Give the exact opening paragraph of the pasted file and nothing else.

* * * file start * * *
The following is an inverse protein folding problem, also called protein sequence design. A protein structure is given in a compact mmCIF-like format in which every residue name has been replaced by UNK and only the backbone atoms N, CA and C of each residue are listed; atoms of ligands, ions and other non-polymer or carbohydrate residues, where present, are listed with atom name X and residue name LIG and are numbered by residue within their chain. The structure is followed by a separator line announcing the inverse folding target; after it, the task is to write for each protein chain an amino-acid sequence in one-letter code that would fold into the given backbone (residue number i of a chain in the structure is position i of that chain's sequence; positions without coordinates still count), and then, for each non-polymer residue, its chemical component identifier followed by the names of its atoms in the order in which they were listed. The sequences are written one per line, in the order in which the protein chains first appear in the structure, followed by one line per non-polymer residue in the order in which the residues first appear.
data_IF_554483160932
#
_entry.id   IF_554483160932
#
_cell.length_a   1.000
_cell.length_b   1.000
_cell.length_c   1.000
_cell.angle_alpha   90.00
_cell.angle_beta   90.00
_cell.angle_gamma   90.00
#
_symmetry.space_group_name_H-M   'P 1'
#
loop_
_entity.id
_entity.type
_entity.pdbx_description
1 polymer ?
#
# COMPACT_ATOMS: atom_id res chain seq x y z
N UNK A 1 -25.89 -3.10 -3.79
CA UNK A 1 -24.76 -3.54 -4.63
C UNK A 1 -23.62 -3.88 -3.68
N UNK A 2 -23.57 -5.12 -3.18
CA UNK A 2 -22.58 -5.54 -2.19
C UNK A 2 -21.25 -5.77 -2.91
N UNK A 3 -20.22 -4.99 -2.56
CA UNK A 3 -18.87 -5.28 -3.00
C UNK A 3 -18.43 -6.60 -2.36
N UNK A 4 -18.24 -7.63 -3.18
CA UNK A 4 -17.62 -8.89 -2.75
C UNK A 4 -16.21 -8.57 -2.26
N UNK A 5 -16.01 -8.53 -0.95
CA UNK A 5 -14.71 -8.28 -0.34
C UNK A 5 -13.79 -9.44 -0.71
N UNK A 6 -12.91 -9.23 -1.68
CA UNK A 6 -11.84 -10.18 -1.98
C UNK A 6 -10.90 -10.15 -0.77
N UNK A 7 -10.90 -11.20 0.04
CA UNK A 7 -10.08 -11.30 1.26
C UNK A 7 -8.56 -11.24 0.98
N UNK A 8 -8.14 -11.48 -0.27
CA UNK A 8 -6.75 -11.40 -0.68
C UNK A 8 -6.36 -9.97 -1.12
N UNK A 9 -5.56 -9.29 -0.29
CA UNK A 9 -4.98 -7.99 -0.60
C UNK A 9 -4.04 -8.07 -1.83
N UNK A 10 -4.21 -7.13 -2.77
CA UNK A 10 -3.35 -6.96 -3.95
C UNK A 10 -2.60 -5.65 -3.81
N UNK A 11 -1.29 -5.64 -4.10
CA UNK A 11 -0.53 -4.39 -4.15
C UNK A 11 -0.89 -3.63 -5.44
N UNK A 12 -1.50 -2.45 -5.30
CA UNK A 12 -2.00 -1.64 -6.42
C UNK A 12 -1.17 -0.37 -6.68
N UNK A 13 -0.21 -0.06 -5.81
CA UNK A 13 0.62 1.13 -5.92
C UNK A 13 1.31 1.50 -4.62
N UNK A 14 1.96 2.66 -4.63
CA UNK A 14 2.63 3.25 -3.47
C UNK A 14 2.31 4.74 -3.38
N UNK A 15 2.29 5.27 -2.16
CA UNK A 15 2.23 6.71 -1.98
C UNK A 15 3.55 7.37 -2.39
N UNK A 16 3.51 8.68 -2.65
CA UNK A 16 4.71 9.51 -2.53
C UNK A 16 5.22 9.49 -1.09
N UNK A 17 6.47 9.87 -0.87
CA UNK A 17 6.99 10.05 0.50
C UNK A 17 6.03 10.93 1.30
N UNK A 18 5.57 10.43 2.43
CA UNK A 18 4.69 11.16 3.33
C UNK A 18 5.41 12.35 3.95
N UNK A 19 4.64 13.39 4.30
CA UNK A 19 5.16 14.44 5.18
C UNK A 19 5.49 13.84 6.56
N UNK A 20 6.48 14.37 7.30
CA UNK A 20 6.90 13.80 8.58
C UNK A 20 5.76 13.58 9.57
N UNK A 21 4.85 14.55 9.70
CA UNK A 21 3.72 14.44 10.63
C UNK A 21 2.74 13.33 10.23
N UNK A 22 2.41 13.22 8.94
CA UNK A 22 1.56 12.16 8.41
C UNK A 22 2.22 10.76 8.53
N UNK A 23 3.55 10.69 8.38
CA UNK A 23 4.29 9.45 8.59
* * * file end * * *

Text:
The following is an inverse protein folding problem, also called protein sequence design. A protein structure is given in a compact mmCIF-like format in which every residue name has been replaced by UNK and only the backbone atoms N, CA and C of each residue are listed; atoms of ligands, ions and other non-polymer or carbohydrate residues, where present, are listed with atom name X and residue name LIG and are numbered by residue within their chain. The structure is followed by a separator line announcing the inverse folding target; after it, the task is to write for each protein chain an amino-acid sequence in one-letter code that would fold into the given backbone (residue number i of a chain in the structure is position i of that chain's sequence; positions without coordinates still count), and then, for each non-polymer residue, its chemical component identifier followed by the names of its atoms in the order in which they were listed. The sequences are written one per line, in the order in which the protein chains first appear in the structure, followed by one line per non-polymer residue in the order in which the residues first appear.